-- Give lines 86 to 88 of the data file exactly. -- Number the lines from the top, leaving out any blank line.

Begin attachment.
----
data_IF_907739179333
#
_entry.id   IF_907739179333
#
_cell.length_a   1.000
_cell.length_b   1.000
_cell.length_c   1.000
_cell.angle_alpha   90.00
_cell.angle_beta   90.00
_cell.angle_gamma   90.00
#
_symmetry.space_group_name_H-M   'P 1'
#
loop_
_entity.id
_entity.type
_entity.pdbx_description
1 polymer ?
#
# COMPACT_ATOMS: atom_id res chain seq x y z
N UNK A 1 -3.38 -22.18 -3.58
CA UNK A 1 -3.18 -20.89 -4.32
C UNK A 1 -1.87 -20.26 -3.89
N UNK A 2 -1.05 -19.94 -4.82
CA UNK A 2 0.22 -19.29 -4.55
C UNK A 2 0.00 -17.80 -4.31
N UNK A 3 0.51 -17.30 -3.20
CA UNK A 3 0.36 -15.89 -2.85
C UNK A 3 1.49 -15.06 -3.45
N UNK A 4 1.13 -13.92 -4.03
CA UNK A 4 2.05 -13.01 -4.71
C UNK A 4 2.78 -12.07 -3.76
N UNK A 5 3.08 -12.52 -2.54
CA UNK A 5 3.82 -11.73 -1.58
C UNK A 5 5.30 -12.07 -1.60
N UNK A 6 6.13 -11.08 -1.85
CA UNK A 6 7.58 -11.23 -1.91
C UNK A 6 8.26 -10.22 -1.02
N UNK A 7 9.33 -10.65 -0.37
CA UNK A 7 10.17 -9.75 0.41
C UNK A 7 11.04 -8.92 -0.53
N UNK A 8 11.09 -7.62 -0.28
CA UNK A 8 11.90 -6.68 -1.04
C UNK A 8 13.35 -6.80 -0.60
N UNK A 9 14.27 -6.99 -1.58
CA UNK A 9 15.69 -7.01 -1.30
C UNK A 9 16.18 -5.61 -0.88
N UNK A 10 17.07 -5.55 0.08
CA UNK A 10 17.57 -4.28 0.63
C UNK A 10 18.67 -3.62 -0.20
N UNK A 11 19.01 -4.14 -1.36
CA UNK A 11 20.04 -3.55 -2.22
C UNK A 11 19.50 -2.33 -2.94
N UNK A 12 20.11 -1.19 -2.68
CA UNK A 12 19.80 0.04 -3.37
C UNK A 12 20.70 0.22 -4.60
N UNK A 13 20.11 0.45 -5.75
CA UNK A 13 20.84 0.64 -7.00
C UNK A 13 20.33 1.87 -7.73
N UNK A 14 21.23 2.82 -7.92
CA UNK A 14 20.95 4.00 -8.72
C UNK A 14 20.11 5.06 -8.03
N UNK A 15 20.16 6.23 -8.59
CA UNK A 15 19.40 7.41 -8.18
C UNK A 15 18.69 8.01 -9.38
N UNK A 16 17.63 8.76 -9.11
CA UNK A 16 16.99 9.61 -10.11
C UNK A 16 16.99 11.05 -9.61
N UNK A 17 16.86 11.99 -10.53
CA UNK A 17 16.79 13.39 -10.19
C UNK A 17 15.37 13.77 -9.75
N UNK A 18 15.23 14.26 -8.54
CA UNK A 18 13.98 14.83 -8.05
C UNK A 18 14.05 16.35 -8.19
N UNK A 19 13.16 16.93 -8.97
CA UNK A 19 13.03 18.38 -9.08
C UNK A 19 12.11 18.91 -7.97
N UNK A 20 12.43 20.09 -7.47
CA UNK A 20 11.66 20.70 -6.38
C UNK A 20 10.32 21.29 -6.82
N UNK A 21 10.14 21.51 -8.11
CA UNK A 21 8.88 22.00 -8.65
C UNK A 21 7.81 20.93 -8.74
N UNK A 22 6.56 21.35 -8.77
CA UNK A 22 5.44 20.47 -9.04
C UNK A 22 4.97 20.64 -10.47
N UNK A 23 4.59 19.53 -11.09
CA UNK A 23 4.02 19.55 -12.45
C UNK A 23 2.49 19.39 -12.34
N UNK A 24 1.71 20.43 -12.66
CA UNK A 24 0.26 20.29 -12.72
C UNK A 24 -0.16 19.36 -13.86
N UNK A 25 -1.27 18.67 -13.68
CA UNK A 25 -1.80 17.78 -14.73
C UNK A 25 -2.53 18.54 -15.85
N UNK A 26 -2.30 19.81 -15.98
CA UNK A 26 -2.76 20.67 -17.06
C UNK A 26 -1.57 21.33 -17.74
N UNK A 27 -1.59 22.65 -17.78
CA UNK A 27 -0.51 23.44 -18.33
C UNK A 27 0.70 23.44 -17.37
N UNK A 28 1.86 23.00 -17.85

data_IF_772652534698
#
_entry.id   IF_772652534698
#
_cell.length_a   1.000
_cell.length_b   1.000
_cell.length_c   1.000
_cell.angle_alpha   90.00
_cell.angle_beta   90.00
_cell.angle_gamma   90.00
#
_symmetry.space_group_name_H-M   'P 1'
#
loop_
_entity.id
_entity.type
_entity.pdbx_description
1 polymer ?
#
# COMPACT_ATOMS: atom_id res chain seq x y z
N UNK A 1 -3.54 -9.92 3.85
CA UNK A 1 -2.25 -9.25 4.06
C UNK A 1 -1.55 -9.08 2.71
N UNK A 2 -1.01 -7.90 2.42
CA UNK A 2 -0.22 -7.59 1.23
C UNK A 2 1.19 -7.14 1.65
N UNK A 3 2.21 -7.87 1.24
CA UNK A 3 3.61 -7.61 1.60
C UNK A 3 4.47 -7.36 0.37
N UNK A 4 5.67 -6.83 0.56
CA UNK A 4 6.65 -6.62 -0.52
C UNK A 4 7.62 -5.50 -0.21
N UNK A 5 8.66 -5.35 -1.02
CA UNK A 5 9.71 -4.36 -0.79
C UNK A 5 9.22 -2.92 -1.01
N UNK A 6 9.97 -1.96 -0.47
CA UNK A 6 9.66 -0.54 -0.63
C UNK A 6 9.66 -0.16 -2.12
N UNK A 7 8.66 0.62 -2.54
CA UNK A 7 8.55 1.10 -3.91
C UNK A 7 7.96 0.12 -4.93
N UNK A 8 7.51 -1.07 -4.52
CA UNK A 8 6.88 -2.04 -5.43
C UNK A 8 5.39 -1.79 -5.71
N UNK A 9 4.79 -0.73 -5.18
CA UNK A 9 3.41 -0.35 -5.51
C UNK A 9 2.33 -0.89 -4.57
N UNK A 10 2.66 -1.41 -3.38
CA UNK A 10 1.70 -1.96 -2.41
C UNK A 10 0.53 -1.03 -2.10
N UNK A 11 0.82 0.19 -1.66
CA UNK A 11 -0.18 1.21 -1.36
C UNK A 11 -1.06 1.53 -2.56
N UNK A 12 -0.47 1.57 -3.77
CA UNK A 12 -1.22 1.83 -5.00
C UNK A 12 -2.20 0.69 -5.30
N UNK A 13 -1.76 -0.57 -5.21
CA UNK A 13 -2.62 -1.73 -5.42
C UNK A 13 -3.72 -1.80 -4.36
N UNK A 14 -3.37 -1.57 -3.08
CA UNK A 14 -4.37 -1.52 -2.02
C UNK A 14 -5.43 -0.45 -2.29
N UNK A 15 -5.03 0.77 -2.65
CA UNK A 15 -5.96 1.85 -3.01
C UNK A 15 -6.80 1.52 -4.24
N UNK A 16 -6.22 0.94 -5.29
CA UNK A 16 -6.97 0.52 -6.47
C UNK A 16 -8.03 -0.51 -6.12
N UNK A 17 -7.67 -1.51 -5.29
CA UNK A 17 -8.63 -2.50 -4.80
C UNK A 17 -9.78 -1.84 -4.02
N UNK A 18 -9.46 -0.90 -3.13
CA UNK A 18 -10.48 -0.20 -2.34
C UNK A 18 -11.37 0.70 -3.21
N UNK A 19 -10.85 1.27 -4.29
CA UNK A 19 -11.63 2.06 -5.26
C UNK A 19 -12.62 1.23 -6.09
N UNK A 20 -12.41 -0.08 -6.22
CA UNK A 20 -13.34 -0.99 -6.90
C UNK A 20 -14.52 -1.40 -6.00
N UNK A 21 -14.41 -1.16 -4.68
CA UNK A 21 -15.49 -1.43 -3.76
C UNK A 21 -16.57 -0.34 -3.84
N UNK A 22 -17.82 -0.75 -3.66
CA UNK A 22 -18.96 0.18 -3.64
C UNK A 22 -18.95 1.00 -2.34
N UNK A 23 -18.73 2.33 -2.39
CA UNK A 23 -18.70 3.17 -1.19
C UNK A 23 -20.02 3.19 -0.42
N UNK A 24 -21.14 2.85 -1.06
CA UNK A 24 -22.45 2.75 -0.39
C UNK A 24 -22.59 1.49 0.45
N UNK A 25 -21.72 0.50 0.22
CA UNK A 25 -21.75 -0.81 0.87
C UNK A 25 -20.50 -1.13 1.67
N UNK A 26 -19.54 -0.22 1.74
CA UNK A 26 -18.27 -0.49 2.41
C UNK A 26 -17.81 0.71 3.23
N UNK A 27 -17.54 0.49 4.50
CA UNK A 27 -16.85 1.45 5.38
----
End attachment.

C UNK A 22 4.97 20.64 -10.47
N UNK A 23 4.59 19.53 -11.09
CA UNK A 23 4.02 19.55 -12.45